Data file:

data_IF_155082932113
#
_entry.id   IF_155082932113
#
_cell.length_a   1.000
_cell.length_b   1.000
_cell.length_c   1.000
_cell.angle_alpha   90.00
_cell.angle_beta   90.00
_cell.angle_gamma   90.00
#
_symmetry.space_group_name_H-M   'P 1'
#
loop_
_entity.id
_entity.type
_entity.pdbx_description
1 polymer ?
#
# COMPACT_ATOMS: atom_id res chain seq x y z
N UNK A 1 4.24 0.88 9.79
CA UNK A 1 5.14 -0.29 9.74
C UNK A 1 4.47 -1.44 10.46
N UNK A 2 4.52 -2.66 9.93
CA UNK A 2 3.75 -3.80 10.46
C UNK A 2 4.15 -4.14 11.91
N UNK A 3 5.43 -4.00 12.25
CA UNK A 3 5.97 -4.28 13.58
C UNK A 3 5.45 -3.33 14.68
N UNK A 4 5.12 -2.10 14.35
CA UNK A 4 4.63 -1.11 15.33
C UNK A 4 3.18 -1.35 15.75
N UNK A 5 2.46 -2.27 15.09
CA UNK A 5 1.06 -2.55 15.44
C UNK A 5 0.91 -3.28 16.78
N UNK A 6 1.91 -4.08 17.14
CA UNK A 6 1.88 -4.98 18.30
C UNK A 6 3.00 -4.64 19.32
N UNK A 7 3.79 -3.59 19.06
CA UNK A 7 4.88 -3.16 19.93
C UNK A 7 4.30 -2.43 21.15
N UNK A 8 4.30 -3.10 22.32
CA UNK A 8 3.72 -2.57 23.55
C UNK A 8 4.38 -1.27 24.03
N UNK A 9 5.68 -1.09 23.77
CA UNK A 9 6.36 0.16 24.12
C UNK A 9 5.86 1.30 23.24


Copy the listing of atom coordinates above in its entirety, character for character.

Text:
data_IF_155082932113
#
_entry.id   IF_155082932113
#
_cell.length_a   1.000
_cell.length_b   1.000
_cell.length_c   1.000
_cell.angle_alpha   90.00
_cell.angle_beta   90.00
_cell.angle_gamma   90.00
#
_symmetry.space_group_name_H-M   'P 1'
#
loop_
_entity.id
_entity.type
_entity.pdbx_description
1 polymer ?
#
# COMPACT_ATOMS: atom_id res chain seq x y z
N UNK A 1 4.24 0.88 9.79
CA UNK A 1 5.14 -0.29 9.74
C UNK A 1 4.47 -1.44 10.46
N UNK A 2 4.52 -2.66 9.93
CA UNK A 2 3.75 -3.80 10.46
C UNK A 2 4.15 -4.14 11.91
N UNK A 3 5.43 -4.00 12.25
CA UNK A 3 5.97 -4.28 13.58
C UNK A 3 5.45 -3.33 14.68
N UNK A 4 5.12 -2.10 14.35
CA UNK A 4 4.63 -1.11 15.33
C UNK A 4 3.18 -1.35 15.75
N UNK A 5 2.46 -2.27 15.09
CA UNK A 5 1.06 -2.55 15.44
C UNK A 5 0.91 -3.28 16.78
N UNK A 6 1.91 -4.08 17.14
CA UNK A 6 1.88 -4.98 18.30
C UNK A 6 3.00 -4.64 19.32
N UNK A 7 3.79 -3.59 19.06
CA UNK A 7 4.88 -3.16 19.93
C UNK A 7 4.30 -2.43 21.15
N UNK A 8 4.30 -3.10 22.32
CA UNK A 8 3.72 -2.57 23.55
C UNK A 8 4.38 -1.27 24.03
N UNK A 9 5.68 -1.09 23.77
CA UNK A 9 6.36 0.16 24.12
C UNK A 9 5.86 1.30 23.24